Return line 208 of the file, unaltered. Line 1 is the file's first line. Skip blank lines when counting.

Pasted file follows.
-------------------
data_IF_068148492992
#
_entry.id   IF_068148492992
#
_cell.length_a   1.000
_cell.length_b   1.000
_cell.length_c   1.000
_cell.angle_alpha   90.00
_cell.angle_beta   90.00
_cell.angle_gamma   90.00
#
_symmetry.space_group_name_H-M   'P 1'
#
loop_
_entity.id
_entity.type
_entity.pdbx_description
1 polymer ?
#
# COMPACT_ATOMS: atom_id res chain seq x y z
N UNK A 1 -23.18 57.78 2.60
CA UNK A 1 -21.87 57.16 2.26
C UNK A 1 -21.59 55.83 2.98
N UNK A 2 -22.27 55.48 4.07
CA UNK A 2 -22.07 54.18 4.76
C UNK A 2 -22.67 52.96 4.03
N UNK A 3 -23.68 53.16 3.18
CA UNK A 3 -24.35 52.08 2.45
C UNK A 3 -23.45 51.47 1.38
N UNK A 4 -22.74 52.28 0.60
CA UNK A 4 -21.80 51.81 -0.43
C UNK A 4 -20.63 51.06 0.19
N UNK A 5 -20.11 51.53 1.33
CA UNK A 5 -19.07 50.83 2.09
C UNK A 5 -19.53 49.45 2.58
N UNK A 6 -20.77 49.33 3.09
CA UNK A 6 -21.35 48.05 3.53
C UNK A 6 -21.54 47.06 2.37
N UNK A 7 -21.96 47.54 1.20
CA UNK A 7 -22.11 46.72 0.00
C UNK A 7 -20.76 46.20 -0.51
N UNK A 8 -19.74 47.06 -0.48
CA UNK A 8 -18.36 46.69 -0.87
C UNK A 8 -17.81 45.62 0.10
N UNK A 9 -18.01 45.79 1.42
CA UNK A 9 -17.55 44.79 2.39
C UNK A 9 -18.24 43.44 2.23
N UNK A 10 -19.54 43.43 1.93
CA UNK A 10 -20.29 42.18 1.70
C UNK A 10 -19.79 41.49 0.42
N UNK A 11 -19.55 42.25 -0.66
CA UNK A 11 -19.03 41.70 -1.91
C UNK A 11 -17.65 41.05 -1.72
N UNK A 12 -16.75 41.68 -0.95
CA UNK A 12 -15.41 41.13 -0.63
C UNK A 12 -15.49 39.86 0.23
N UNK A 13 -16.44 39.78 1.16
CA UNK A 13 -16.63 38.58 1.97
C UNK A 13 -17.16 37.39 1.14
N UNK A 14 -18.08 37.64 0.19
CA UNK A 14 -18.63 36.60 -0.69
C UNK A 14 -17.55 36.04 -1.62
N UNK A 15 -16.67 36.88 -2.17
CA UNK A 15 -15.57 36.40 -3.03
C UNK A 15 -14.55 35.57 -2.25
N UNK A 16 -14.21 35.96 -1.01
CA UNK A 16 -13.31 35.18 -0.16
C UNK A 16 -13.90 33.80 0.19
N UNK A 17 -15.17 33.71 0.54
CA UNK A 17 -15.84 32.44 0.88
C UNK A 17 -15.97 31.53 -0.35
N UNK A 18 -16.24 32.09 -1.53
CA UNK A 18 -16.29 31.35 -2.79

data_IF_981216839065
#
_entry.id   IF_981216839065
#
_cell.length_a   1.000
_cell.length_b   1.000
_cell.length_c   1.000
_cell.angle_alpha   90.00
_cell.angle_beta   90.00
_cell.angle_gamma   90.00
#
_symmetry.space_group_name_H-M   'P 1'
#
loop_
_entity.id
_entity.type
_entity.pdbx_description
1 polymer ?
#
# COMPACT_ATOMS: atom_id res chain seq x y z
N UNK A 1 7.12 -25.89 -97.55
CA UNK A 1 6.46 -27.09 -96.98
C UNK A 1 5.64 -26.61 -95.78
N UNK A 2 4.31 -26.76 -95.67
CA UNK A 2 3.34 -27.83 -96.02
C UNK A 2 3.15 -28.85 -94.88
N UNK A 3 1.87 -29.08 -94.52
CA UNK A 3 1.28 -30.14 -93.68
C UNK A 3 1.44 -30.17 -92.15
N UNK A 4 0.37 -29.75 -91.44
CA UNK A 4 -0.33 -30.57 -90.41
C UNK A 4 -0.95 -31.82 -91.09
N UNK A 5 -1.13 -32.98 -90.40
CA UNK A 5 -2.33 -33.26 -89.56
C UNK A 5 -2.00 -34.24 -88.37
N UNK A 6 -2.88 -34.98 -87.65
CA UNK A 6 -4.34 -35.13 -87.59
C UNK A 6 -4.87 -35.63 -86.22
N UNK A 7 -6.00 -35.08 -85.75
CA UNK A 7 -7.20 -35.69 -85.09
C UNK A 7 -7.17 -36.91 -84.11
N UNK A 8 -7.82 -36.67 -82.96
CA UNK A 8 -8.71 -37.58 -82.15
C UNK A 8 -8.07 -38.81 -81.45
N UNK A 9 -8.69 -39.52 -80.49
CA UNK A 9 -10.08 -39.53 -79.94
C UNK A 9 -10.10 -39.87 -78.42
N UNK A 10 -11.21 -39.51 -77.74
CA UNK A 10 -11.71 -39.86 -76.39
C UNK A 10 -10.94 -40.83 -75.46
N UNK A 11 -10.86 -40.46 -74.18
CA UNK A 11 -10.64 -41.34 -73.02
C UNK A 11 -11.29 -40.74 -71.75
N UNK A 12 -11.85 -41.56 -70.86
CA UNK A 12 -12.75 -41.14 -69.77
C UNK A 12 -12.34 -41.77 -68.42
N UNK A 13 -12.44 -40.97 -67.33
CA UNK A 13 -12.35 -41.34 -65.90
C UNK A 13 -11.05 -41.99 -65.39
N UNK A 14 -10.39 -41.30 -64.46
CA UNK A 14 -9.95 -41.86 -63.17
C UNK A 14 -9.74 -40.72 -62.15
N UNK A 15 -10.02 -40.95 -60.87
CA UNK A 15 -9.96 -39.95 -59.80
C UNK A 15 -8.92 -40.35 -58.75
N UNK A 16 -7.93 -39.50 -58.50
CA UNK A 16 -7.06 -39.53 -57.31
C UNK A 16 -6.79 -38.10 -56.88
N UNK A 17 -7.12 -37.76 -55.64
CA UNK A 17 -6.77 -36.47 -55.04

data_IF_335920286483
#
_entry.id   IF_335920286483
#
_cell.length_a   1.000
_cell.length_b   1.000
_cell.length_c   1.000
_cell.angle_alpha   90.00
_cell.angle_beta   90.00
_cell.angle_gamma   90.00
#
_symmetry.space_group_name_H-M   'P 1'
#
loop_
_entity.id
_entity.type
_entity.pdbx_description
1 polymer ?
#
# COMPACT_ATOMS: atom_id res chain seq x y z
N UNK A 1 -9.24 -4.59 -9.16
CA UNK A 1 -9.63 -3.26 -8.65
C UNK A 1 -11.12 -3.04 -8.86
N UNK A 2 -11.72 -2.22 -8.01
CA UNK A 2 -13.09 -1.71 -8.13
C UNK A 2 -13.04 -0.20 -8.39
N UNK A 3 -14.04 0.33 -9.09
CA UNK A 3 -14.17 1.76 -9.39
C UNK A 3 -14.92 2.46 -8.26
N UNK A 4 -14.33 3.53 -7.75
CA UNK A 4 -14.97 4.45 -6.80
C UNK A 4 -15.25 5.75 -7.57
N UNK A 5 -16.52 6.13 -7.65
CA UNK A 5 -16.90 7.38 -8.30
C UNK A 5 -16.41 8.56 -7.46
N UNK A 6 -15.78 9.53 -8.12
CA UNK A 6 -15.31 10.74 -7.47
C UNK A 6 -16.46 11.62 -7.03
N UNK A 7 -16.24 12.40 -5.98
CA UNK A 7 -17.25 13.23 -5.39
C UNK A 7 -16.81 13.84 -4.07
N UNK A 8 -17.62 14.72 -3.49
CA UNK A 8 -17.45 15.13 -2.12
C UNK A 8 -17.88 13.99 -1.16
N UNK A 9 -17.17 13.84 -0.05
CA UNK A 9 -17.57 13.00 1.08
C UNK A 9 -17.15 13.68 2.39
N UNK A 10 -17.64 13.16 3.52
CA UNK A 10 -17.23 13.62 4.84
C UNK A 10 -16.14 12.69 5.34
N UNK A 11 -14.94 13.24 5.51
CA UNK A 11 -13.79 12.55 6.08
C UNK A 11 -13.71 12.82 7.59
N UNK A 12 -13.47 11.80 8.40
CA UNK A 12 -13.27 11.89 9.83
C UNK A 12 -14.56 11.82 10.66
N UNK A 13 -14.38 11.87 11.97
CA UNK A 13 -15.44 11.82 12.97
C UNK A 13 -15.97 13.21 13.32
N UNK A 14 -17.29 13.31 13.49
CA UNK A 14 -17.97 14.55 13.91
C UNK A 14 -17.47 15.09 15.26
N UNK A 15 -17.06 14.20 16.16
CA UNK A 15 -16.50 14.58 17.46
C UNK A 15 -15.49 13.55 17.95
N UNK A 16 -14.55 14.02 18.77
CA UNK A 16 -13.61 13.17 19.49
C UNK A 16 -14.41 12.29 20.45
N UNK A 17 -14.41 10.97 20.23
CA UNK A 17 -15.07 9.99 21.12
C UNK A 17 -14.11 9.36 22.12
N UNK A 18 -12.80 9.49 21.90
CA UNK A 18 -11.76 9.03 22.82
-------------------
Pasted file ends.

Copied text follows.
C UNK A 15 -15.49 13.55 17.95